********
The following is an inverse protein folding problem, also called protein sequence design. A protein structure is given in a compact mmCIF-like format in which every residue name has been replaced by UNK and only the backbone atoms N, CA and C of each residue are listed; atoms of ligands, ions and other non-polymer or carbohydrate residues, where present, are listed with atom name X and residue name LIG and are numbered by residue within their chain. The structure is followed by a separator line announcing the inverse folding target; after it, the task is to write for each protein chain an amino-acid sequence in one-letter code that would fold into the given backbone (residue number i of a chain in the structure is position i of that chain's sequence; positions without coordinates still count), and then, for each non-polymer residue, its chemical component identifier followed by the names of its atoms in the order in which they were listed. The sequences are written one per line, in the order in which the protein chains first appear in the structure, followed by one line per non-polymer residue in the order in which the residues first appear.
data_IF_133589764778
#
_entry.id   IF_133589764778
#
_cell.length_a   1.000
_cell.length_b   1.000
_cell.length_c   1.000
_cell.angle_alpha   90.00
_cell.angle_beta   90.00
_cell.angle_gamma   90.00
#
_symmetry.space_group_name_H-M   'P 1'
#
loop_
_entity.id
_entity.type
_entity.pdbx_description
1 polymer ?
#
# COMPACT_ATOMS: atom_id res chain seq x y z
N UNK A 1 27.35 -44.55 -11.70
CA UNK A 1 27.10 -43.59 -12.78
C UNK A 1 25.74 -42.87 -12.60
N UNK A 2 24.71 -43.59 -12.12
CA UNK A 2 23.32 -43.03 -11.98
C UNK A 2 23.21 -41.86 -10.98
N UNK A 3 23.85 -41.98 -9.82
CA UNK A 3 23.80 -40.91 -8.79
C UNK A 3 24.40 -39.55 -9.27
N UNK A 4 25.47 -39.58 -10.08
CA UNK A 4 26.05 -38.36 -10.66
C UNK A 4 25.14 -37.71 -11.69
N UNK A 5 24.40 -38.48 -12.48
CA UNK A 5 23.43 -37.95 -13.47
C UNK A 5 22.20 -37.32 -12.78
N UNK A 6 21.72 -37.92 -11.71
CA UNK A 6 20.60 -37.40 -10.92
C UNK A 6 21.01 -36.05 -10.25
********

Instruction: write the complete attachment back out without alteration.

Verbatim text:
The following is an inverse protein folding problem, also called protein sequence design. A protein structure is given in a compact mmCIF-like format in which every residue name has been replaced by UNK and only the backbone atoms N, CA and C of each residue are listed; atoms of ligands, ions and other non-polymer or carbohydrate residues, where present, are listed with atom name X and residue name LIG and are numbered by residue within their chain. The structure is followed by a separator line announcing the inverse folding target; after it, the task is to write for each protein chain an amino-acid sequence in one-letter code that would fold into the given backbone (residue number i of a chain in the structure is position i of that chain's sequence; positions without coordinates still count), and then, for each non-polymer residue, its chemical component identifier followed by the names of its atoms in the order in which they were listed. The sequences are written one per line, in the order in which the protein chains first appear in the structure, followed by one line per non-polymer residue in the order in which the residues first appear.
data_IF_133589764778
#
_entry.id   IF_133589764778
#
_cell.length_a   1.000
_cell.length_b   1.000
_cell.length_c   1.000
_cell.angle_alpha   90.00
_cell.angle_beta   90.00
_cell.angle_gamma   90.00
#
_symmetry.space_group_name_H-M   'P 1'
#
loop_
_entity.id
_entity.type
_entity.pdbx_description
1 polymer ?
#
# COMPACT_ATOMS: atom_id res chain seq x y z
N UNK A 1 27.35 -44.55 -11.70
CA UNK A 1 27.10 -43.59 -12.78
C UNK A 1 25.74 -42.87 -12.60
N UNK A 2 24.71 -43.59 -12.12
CA UNK A 2 23.32 -43.03 -11.98
C UNK A 2 23.21 -41.86 -10.98
N UNK A 3 23.85 -41.98 -9.82
CA UNK A 3 23.80 -40.91 -8.79
C UNK A 3 24.40 -39.55 -9.27
N UNK A 4 25.47 -39.58 -10.08
CA UNK A 4 26.05 -38.36 -10.66
C UNK A 4 25.14 -37.71 -11.69
N UNK A 5 24.40 -38.48 -12.48
CA UNK A 5 23.43 -37.95 -13.47
C UNK A 5 22.20 -37.32 -12.78
N UNK A 6 21.72 -37.92 -11.71
CA UNK A 6 20.60 -37.40 -10.92
C UNK A 6 21.01 -36.05 -10.25